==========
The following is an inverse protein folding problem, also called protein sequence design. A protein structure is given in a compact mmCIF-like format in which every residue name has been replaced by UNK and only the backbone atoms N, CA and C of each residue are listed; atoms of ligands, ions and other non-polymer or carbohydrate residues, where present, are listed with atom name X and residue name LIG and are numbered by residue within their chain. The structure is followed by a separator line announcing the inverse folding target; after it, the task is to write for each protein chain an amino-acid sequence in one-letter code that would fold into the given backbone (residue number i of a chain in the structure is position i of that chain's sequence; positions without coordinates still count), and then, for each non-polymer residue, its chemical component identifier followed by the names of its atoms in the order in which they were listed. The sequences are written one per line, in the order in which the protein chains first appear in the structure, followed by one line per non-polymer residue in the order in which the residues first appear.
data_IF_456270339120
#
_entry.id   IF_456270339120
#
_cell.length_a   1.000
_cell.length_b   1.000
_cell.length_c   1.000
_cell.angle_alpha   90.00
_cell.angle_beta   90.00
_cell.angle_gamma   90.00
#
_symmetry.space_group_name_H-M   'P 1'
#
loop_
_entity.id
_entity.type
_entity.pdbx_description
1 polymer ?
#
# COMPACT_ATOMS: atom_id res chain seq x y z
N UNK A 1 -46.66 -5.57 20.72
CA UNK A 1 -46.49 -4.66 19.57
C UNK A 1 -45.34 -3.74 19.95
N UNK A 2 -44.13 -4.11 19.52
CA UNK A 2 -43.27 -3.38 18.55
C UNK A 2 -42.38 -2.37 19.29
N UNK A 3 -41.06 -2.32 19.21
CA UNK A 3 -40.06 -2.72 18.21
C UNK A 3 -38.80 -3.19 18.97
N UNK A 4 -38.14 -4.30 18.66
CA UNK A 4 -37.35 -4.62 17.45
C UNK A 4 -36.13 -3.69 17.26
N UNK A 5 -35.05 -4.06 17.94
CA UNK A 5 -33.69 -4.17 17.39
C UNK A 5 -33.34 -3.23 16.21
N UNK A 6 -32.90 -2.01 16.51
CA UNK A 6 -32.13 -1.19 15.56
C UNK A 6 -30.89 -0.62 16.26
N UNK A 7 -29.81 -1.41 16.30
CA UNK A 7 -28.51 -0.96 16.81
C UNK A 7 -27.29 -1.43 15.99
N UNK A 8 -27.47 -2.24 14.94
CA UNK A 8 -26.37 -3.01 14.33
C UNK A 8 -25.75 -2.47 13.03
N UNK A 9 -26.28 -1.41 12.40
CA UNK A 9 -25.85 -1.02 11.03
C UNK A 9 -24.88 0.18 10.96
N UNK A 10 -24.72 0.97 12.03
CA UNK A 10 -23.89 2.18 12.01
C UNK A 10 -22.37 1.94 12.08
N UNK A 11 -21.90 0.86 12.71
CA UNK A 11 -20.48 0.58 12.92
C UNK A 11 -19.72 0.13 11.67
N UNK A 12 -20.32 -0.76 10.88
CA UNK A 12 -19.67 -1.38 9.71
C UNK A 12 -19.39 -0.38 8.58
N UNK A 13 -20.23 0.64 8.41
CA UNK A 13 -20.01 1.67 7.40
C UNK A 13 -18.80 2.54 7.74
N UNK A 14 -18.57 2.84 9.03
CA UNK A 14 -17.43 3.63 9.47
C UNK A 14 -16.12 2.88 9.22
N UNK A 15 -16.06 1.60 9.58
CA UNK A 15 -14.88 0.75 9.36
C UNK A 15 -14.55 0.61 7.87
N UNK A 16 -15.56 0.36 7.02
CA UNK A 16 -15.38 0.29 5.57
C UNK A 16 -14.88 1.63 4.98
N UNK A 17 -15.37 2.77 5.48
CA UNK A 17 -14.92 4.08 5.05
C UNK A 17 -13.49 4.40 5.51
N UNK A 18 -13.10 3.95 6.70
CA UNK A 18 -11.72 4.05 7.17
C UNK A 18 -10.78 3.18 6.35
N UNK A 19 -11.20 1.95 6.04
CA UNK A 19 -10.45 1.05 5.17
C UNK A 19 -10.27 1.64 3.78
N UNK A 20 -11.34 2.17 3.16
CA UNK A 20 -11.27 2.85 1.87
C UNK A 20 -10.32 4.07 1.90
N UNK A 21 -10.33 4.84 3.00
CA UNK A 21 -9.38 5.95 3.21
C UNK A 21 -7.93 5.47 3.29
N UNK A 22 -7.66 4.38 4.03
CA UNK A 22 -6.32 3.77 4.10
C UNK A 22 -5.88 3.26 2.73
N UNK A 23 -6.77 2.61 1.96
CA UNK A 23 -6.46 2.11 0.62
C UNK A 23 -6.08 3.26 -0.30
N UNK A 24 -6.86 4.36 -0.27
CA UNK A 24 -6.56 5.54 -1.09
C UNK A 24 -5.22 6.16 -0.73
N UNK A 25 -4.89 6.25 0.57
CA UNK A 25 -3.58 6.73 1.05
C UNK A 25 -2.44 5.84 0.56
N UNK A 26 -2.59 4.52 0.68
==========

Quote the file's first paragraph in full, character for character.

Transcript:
The following is an inverse protein folding problem, also called protein sequence design. A protein structure is given in a compact mmCIF-like format in which every residue name has been replaced by UNK and only the backbone atoms N, CA and C of each residue are listed; atoms of ligands, ions and other non-polymer or carbohydrate residues, where present, are listed with atom name X and residue name LIG and are numbered by residue within their chain. The structure is followed by a separator line announcing the inverse folding target; after it, the task is to write for each protein chain an amino-acid sequence in one-letter code that would fold into the given backbone (residue number i of a chain in the structure is position i of that chain's sequence; positions without coordinates still count), and then, for each non-polymer residue, its chemical component identifier followed by the names of its atoms in the order in which they were listed. The sequences are written one per line, in the order in which the protein chains first appear in the structure, followed by one line per non-polymer residue in the order in which the residues first appear.